10. There are no tracing activities in the Montessori writing sequence. Tracing encourages the child to use his/her visual short-term memory to remember the letter forms. Writing requires a muscle memory and this information must be stored in long-term memory. This is why sandpaper letters are so important.
11. We don't do enough dictation. This is training the hand to write (or form with the moveable alphabet) the sounds the ear hears and further emphasizes that writing is communication.
12. The use of graded readers, rather than real books, stunts reading enthusiasm. We want to continue emphasizing that writing and reading are forms of communication and real books communicate using the language forms we use everyday. The child will want to be able to express him or herself by using ALL the words he/she knows instead of only the three letter ones. Children don't learn to speak this way and they shouldn't have to learn to write and read this way.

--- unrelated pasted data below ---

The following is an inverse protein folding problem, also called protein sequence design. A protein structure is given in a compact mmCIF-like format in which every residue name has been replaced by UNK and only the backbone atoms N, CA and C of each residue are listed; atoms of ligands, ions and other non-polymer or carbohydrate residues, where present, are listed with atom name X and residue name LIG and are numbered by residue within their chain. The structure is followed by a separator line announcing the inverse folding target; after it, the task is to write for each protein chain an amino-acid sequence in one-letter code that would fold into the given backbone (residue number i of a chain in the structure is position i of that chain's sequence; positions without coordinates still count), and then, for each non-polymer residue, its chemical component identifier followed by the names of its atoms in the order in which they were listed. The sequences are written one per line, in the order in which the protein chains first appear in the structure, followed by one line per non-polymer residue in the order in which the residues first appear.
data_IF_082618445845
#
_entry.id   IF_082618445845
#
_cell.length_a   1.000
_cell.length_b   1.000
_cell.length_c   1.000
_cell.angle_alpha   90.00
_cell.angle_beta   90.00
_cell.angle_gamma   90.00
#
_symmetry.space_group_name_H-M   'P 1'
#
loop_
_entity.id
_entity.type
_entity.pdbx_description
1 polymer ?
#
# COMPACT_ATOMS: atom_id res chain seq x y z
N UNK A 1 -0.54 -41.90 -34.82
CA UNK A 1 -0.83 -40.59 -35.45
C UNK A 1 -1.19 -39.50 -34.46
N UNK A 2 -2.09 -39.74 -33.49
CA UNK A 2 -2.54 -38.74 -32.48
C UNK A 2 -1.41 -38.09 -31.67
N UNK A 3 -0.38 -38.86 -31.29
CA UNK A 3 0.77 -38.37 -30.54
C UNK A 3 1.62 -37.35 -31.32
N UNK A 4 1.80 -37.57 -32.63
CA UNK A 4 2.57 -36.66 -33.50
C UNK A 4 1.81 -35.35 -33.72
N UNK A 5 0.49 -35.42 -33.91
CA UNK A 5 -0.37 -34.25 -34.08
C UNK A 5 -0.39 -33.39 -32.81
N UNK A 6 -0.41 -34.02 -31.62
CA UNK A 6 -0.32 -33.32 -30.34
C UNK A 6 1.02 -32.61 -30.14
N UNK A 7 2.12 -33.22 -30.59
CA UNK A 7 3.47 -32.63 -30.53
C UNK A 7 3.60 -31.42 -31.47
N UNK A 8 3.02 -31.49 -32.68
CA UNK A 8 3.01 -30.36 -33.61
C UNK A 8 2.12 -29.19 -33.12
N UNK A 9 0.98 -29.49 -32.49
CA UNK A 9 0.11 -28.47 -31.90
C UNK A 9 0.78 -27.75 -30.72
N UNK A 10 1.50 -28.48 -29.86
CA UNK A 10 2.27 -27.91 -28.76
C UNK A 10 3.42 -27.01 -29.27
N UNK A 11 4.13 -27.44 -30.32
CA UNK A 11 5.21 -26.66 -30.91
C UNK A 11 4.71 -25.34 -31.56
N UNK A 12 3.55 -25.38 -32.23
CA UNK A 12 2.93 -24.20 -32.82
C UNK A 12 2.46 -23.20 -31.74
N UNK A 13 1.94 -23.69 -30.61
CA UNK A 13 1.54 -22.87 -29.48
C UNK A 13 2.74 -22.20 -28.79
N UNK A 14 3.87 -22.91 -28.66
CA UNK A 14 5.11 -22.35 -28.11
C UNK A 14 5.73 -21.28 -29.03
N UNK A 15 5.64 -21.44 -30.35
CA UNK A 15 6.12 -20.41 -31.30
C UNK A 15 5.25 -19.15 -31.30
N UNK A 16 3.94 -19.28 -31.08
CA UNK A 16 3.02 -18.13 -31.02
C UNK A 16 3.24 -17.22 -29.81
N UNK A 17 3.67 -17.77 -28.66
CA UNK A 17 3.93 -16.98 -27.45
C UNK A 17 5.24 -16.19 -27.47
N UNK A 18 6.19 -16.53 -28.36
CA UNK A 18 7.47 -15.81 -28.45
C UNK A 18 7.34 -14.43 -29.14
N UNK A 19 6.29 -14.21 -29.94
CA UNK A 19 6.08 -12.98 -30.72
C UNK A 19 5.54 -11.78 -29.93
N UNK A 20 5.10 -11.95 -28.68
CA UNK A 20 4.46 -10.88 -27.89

* * *Reading these take-away points now, I realize that I have messed up in every possible way, in just about 6 months time! I am a very inexperienced guide and I am not without error. But I do my best to observe, read and listen as much as I possibly can, ask questions whenever I am able, and be okay with whatever is sent my way.
A final note about all this: I asked the seminar presenter if as a homeschooling family we would see an explosion into writing and reading. Her answer was, "that although it is possible, it is highly unlikely [in a homeschool environment] that we would see that explosion into writing and reading you find in a traditional prepared Montessori classroom environment."